So media relations will be completely transformed?
Some people are interpreting our prediction of the dominance of social media as an outright replacement of traditional media — that won't necessarily happen, but social media will become the primary focus of PR efforts in the next few years, overtaking traditional media as the dominant focus.
The Internet is a giant space — a collection of resources like Facebook — where you can dump everything. It represents a huge enterprise with all kinds of experiments taking place. For example, traditional media are embracing the new trend of hyper-local media, mostly as a way of looking for new revenue streams but also to find new ways to target and deliver the news online. As a PR practitioner, why not take advantage of all those opportunities now, while they're hot?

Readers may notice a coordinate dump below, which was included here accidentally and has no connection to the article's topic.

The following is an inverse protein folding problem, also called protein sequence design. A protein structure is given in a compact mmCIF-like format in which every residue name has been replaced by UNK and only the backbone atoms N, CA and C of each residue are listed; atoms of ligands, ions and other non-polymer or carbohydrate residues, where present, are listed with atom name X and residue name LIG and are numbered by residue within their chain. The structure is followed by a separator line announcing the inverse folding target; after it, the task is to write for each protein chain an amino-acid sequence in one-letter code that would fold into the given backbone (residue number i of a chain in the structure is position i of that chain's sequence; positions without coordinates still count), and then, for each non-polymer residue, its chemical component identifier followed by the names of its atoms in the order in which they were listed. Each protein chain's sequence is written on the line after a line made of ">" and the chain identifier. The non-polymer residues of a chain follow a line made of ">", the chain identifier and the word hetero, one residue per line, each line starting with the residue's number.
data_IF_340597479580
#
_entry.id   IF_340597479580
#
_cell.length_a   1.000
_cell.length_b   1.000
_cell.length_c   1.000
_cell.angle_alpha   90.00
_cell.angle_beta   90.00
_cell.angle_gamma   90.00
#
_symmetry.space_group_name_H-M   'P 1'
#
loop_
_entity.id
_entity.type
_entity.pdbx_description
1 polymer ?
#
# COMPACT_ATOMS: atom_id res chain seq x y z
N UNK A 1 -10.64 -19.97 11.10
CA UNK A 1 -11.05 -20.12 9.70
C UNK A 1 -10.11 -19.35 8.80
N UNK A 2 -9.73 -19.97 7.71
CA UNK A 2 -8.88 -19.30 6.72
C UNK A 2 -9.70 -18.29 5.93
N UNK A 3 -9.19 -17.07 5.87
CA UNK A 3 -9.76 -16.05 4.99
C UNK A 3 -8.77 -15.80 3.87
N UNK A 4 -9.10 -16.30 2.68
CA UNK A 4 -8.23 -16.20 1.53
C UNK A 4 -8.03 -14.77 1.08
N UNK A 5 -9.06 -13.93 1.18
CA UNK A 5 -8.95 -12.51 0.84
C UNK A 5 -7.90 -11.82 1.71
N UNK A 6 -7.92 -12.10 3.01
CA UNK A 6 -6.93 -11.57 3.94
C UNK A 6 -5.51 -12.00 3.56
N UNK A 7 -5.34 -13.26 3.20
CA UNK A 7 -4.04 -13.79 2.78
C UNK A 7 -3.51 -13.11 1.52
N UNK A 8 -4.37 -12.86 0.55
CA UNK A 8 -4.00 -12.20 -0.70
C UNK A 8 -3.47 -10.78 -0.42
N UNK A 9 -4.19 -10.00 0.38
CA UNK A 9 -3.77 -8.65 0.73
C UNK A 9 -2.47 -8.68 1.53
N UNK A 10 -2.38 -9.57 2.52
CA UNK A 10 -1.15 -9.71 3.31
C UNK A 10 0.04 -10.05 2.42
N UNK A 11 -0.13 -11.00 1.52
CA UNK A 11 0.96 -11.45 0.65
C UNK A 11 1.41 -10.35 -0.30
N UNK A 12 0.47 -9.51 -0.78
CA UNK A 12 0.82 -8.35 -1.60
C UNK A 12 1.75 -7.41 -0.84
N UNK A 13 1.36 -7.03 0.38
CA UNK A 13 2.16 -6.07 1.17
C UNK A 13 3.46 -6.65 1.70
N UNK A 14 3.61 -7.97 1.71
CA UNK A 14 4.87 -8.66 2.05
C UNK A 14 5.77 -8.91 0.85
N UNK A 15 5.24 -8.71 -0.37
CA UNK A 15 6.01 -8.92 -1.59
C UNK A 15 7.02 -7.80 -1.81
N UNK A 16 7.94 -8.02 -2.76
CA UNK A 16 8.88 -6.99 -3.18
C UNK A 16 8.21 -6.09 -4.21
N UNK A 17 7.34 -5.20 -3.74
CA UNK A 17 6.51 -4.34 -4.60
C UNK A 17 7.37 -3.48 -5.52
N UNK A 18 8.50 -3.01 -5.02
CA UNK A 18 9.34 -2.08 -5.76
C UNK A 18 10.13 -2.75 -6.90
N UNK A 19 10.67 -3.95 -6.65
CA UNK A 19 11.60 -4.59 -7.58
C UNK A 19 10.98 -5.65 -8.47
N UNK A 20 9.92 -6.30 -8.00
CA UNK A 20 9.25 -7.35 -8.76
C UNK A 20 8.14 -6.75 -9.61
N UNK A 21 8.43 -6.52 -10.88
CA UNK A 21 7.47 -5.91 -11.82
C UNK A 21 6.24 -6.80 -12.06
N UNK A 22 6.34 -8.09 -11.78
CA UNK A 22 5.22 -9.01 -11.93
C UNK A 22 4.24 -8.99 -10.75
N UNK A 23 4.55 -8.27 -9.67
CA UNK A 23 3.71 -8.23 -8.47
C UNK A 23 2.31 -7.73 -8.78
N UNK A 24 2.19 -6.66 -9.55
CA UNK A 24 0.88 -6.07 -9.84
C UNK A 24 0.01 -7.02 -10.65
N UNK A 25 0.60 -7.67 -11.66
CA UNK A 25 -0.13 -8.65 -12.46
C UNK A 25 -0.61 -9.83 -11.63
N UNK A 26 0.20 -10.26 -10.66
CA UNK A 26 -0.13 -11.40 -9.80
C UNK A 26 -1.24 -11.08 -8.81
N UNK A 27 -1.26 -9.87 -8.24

In 10 years, it will all come back around — there won't be distinctions like "traditional" and "social": there will just be "media." Right now, it's not that way — but some people are having a hard time with the distinctions. One PR person might say, "I hate social media," because they're having a hard time incorporating it into his practice. Another one might love it and do a lot online, but this causes someone on the outside to think, "Oh, you're in social media?" "No, I'm in public relations," the practitioner says because he or she or the firm in question doesn't want to be typecast as limited' — but it's easy to see how the roles overlap and that gets confusing.
How is PR handling this shift in priorities so far?